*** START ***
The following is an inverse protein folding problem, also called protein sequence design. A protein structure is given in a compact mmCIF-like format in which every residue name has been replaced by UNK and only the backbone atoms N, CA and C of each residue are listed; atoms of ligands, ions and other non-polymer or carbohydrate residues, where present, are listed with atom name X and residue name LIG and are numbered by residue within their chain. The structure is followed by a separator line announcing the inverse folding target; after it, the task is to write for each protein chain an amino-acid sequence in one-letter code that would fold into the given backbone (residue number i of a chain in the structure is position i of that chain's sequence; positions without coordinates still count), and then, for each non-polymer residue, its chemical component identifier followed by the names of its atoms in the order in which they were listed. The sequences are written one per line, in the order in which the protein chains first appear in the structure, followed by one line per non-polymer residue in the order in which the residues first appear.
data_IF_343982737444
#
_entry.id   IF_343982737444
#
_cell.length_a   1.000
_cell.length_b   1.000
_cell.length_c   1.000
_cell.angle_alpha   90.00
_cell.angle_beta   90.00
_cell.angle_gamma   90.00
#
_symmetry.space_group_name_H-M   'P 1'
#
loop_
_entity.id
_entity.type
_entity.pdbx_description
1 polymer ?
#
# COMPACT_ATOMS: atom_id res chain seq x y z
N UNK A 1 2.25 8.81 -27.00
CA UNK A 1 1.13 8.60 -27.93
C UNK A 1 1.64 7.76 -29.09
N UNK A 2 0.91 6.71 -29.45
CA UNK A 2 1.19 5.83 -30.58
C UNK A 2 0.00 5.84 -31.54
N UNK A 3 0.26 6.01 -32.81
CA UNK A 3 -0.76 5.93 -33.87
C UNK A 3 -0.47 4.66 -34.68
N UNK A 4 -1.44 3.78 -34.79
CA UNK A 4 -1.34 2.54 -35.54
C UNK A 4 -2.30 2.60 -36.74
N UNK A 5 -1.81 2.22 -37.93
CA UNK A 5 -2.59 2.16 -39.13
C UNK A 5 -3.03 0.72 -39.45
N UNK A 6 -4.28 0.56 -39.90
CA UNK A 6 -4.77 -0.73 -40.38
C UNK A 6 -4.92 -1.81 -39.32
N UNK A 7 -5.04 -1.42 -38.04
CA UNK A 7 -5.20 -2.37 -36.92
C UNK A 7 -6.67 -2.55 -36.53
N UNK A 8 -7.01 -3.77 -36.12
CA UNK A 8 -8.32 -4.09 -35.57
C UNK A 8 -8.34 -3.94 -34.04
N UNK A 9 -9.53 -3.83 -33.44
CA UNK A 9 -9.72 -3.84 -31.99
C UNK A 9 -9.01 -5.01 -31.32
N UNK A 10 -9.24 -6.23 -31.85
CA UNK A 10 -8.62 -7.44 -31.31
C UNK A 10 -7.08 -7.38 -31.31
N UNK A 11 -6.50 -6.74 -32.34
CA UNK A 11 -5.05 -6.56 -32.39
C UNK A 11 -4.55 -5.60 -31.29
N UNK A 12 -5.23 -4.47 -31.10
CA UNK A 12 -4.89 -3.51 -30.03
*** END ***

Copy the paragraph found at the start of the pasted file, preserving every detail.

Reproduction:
The following is an inverse protein folding problem, also called protein sequence design. A protein structure is given in a compact mmCIF-like format in which every residue name has been replaced by UNK and only the backbone atoms N, CA and C of each residue are listed; atoms of ligands, ions and other non-polymer or carbohydrate residues, where present, are listed with atom name X and residue name LIG and are numbered by residue within their chain. The structure is followed by a separator line announcing the inverse folding target; after it, the task is to write for each protein chain an amino-acid sequence in one-letter code that would fold into the given backbone (residue number i of a chain in the structure is position i of that chain's sequence; positions without coordinates still count), and then, for each non-polymer residue, its chemical component identifier followed by the names of its atoms in the order in which they were listed. The sequences are written one per line, in the order in which the protein chains first appear in the structure, followed by one line per non-polymer residue in the order in which the residues first appear.